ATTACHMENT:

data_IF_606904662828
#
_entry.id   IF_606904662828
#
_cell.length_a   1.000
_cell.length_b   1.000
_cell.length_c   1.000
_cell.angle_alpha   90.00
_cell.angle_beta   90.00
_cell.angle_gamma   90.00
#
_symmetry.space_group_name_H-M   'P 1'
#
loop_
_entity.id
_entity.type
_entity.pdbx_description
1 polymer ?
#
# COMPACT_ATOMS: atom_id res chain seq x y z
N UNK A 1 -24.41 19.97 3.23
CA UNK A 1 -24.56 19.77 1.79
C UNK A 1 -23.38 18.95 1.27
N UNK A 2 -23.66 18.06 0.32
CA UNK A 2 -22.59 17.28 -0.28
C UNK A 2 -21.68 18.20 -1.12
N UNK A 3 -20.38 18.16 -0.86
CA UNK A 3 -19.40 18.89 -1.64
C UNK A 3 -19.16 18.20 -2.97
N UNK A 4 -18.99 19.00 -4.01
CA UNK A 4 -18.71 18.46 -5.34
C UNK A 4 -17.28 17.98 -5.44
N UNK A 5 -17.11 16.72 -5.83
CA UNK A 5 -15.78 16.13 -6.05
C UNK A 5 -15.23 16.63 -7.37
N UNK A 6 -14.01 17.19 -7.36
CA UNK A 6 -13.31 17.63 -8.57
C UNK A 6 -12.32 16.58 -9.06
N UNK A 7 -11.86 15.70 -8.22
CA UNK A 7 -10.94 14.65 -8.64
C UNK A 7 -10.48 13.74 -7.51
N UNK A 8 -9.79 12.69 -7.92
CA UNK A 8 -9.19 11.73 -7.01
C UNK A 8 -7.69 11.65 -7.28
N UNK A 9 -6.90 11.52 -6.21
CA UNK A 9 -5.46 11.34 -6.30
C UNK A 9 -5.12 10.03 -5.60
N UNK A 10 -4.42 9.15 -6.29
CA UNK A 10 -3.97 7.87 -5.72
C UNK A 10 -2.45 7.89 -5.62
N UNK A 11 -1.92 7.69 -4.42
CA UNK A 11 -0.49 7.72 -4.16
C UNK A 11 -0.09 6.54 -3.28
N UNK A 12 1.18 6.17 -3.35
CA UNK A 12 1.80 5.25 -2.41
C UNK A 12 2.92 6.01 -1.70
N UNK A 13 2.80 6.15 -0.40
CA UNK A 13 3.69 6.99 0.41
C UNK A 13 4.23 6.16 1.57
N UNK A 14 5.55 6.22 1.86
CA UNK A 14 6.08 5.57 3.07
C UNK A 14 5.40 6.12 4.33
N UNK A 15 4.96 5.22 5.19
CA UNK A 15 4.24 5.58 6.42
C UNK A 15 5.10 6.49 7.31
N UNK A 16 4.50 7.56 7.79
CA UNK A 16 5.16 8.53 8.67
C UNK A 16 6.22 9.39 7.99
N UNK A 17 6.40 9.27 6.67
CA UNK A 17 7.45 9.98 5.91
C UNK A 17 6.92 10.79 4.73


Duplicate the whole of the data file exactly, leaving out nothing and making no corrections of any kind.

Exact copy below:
data_IF_606904662828
#
_entry.id   IF_606904662828
#
_cell.length_a   1.000
_cell.length_b   1.000
_cell.length_c   1.000
_cell.angle_alpha   90.00
_cell.angle_beta   90.00
_cell.angle_gamma   90.00
#
_symmetry.space_group_name_H-M   'P 1'
#
loop_
_entity.id
_entity.type
_entity.pdbx_description
1 polymer ?
#
# COMPACT_ATOMS: atom_id res chain seq x y z
N UNK A 1 -24.41 19.97 3.23
CA UNK A 1 -24.56 19.77 1.79
C UNK A 1 -23.38 18.95 1.27
N UNK A 2 -23.66 18.06 0.32
CA UNK A 2 -22.59 17.28 -0.28
C UNK A 2 -21.68 18.20 -1.12
N UNK A 3 -20.38 18.16 -0.86
CA UNK A 3 -19.40 18.89 -1.64
C UNK A 3 -19.16 18.20 -2.97
N UNK A 4 -18.99 19.00 -4.01
CA UNK A 4 -18.71 18.46 -5.34
C UNK A 4 -17.28 17.98 -5.44
N UNK A 5 -17.11 16.72 -5.83
CA UNK A 5 -15.78 16.13 -6.05
C UNK A 5 -15.23 16.63 -7.37
N UNK A 6 -14.01 17.19 -7.36
CA UNK A 6 -13.31 17.63 -8.57
C UNK A 6 -12.32 16.58 -9.06
N UNK A 7 -11.86 15.70 -8.22
CA UNK A 7 -10.94 14.65 -8.64
C UNK A 7 -10.48 13.74 -7.51
N UNK A 8 -9.79 12.69 -7.92
CA UNK A 8 -9.19 11.73 -7.01
C UNK A 8 -7.69 11.65 -7.28
N UNK A 9 -6.90 11.52 -6.21
CA UNK A 9 -5.46 11.34 -6.30
C UNK A 9 -5.12 10.03 -5.60
N UNK A 10 -4.42 9.15 -6.29
CA UNK A 10 -3.97 7.87 -5.72
C UNK A 10 -2.45 7.89 -5.62
N UNK A 11 -1.92 7.69 -4.42
CA UNK A 11 -0.49 7.72 -4.16
C UNK A 11 -0.09 6.54 -3.28
N UNK A 12 1.18 6.17 -3.35
CA UNK A 12 1.80 5.25 -2.41
C UNK A 12 2.92 6.01 -1.70
N UNK A 13 2.80 6.15 -0.40
CA UNK A 13 3.69 6.99 0.41
C UNK A 13 4.23 6.16 1.57
N UNK A 14 5.55 6.22 1.86
CA UNK A 14 6.08 5.57 3.07
C UNK A 14 5.40 6.12 4.33
N UNK A 15 4.96 5.22 5.19
CA UNK A 15 4.24 5.58 6.42
C UNK A 15 5.10 6.49 7.31
N UNK A 16 4.50 7.56 7.79
CA UNK A 16 5.16 8.53 8.67
C UNK A 16 6.22 9.39 7.99
N UNK A 17 6.40 9.27 6.67
CA UNK A 17 7.45 9.98 5.91
C UNK A 17 6.92 10.79 4.73